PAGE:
Thursday, August 28, 2008

Questions Writers Get Asked

Lawrence Block said one of the only things certain in life is that if you admit to being a writer, someone will ask a silly question. My favorite Q&A of his was:

Have I ever read anything you've written? (I don't know--I said a was a writer, not a psychic.)

Emma Darwin has a post on her favorite dumb questions and her answers to them. Check it out, it'll cheer you up.

6 comments:

Matt Curran said...

Hi, David

I thought you were psychic.

Someone once asked me if I wrote from experience. I told them I wrote fantasy horrors set in the early 19th century. After that, there was nowhere for the conversation to go...

Faye L. said...

Not so much stupid-bizarre as stupid-rude, but:

So how much have you earned off that, then?
Can I see your last payslip first? No? Well hoof off then.

Can I provoke you into slagging off modern day mediums so I can start a scandal?
OK, so the wording there was my own, but that's the gist of it. My honest answer is that I wasn't born yesterday, and I work with words, so your clumsy attempts to trap me into saying something inflammatory aren't going to work. I might be a bit more polite than that in person, though.

So is Molly anything like you?
This isn't so stupid in itself, but I've learned to treat it as ominous, because so far the people who've asked it have all seemed unsatisfied with my answer, which is "No more than anyone else". They seem to have this fixed idea that the protagonist of a novel is inevitably an author surrogate, which gives me the creeps as I have to wonder what their motivation for reading novels is, in that case.

There are also alternate versions of this question, in which the questioner zeroes in on a particular aspect of the book, usually something 'scandalous' (to Little Englanders with nothing going on in their lives) like sex or abortion and asks, with varying degrees of subtlety, why I chose to include them. The creepiest one was an old chap who asked whether the sex scene he'd just landed on when he flipped the book open at random was based on my own life...needless to say, my skin nearly crawled off my body and ran away. As for the abortion - well, while you're getting me your payslip, can I see your medical records as well? (For the record, I refuse to answer this one either way, because it simply doesn't matter.) The fact that people can be so inappropriately nosy blows my mind.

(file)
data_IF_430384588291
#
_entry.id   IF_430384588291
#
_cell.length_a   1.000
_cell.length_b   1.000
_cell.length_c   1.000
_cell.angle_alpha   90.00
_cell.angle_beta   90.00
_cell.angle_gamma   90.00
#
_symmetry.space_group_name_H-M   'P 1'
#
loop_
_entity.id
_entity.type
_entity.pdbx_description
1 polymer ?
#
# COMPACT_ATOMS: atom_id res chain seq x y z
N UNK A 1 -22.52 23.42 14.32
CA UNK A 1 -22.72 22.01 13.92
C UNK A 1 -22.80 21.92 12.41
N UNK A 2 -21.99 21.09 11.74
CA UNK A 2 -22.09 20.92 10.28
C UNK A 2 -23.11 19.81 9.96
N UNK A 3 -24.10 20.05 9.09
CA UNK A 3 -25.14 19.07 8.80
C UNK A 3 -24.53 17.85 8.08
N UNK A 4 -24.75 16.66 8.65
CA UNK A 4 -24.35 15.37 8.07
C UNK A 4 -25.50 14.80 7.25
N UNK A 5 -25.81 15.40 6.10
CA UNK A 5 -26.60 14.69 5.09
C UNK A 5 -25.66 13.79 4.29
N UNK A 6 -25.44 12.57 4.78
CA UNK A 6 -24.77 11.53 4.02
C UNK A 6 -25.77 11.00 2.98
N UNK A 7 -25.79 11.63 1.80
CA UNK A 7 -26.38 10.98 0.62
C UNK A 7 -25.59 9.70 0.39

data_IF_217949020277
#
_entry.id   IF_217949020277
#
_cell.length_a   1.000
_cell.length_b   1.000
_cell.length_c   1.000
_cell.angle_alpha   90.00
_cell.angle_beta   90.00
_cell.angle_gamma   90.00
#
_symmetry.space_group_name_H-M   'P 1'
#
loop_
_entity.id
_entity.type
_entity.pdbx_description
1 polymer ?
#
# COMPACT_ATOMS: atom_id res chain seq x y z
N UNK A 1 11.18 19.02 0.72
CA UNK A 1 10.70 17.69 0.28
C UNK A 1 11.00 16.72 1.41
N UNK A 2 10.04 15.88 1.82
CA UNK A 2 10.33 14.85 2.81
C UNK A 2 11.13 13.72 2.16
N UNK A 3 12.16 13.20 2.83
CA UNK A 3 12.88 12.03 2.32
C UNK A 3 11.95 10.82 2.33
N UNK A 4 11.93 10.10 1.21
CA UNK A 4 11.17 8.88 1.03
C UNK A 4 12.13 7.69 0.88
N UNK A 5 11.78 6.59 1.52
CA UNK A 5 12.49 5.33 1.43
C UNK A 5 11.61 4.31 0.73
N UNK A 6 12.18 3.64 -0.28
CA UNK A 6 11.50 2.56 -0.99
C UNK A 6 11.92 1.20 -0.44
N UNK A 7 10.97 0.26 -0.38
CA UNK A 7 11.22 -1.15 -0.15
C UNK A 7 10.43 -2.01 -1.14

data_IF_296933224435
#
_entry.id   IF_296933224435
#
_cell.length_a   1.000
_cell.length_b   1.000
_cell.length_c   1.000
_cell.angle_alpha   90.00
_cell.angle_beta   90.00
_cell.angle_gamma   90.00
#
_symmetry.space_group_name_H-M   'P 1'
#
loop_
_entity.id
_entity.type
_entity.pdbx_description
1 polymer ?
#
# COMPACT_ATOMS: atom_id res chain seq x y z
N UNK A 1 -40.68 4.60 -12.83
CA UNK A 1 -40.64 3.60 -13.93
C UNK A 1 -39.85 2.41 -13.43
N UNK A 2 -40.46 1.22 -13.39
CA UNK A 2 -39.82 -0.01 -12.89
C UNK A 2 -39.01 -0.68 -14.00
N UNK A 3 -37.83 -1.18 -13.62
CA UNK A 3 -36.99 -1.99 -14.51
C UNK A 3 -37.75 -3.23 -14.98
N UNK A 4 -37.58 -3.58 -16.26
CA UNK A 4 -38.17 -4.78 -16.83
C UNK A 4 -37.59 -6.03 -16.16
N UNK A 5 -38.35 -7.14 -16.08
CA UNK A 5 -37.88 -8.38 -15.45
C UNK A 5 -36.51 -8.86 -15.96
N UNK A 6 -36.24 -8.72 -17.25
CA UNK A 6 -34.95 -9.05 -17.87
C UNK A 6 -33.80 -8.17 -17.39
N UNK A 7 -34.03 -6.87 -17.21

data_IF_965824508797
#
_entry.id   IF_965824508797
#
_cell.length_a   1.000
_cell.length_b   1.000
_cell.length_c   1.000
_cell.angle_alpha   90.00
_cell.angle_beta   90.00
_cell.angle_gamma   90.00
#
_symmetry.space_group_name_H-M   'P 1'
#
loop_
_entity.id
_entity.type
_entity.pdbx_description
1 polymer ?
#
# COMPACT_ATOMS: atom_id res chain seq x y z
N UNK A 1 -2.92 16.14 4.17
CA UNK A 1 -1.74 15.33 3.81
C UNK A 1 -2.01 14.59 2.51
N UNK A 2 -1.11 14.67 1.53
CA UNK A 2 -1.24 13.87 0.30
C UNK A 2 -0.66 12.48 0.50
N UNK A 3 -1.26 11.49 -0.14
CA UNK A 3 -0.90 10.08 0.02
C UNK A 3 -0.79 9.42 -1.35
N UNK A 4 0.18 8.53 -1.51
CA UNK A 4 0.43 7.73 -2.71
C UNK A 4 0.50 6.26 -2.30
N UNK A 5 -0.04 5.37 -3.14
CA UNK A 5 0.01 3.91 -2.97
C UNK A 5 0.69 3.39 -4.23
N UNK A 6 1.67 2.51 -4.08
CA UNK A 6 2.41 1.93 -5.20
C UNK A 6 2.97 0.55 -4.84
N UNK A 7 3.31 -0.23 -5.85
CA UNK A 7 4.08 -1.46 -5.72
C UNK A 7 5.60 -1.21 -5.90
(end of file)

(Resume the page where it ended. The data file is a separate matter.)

emmadarwin said...

David, I've been asked that question, and I love that answer.

People do have so much trouble understanding that WE MAKE THINGS UP, don't they. Even GCSE exam questions (and therefore GCSE students) always assume it must be the poet's grandmother, or lost love, or house...

Apparently readers were furious when Graham Swift 'revealed' that he wasn't born and bred in the Fens, he'd done two weeks of research there after he'd written the first draft of his novel. They were so convinced by it, they felt betrayed by it turning out not to be 'true'.

David Isaak said...

Hi, Matt--

But you did draw heavily on your contemporary experiences of battling with angels and demons, didn't you?

David Isaak said...

Hi, Faye--

We don't have the expression "hoof off" over here, but I think I'm going to steal it. It's meaning is apparent and its sound is wonderfully more pungent than the actual meaning.

People's assumptions about content, especially sex scenes, seem to be a constsnt issue. But the questions you get about mediums (or when they're in a group, are they media?) is quite unique.

Me, I get questions about guns. Even though I don't own any.

David Isaak said...

Hi, Emma--

Yes, indeed. There was a writer over here some years back who wrote a book from the persepective of a Mexican-American street kid. It was widely praised until people realized the author was a rather elderly white guy. You'd think he'd get extra points rather than being attacked.

I'm not sure why this problem of confusing fiction with reality has become so acute. Maybe it's the Oprah/Jerry Springer phenomenon.

It makes me glad I'm a humble scribbler rather than an actor. I've overheard women talking in supermarkets about soap-opera actors they viscerally loathe...because of the characters they happen to play on some show.